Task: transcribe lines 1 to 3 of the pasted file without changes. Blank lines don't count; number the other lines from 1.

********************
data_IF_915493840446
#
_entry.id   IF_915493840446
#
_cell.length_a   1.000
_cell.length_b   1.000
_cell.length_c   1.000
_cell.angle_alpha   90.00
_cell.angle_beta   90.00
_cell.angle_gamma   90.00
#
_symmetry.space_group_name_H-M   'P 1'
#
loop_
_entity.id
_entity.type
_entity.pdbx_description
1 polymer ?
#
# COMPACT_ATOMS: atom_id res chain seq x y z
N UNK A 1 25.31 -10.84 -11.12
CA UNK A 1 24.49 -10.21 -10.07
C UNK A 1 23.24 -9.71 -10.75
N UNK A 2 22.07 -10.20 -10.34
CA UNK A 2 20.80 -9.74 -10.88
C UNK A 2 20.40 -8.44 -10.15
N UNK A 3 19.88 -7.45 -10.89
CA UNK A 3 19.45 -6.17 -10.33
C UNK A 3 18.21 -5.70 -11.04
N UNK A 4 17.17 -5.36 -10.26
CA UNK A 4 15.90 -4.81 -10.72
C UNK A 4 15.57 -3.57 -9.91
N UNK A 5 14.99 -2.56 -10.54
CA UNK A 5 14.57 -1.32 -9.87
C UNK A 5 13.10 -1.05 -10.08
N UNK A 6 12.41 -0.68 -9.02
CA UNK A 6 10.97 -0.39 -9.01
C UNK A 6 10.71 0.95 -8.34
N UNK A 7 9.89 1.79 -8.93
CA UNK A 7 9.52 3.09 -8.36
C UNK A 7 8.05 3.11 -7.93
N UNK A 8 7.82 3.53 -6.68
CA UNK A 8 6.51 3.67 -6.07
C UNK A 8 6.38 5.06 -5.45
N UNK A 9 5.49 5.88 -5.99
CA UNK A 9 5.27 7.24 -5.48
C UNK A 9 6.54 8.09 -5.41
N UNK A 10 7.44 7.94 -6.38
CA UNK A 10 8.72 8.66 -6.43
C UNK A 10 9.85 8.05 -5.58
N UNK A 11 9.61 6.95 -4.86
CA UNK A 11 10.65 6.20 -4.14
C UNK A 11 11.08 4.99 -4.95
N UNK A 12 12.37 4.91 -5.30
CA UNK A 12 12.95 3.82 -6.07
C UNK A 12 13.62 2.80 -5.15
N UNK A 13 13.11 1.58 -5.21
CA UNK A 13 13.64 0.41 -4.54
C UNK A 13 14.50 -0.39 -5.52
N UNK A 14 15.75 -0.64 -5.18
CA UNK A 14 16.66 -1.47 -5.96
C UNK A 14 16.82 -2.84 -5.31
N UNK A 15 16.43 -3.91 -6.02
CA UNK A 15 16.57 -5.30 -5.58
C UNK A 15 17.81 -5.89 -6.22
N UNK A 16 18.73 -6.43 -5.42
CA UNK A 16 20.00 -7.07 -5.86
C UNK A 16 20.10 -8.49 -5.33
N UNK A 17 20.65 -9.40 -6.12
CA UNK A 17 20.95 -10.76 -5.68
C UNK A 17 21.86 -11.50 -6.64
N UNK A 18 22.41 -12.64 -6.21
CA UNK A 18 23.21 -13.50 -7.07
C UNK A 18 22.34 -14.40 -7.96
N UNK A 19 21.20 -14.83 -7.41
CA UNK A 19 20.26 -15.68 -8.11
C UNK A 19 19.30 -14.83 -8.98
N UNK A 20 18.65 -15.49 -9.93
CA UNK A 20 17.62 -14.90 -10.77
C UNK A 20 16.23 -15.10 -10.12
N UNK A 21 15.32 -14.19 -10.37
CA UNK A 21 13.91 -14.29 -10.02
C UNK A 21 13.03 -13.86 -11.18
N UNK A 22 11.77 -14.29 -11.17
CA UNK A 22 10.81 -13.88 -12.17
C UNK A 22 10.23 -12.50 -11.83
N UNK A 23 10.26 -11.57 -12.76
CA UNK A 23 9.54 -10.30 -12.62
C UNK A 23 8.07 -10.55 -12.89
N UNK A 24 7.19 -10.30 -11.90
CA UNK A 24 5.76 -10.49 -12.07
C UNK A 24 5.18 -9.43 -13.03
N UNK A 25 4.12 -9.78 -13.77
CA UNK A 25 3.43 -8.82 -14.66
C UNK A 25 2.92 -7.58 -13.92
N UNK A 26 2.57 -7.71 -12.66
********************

data_IF_915493840446
#
_entry.id   IF_915493840446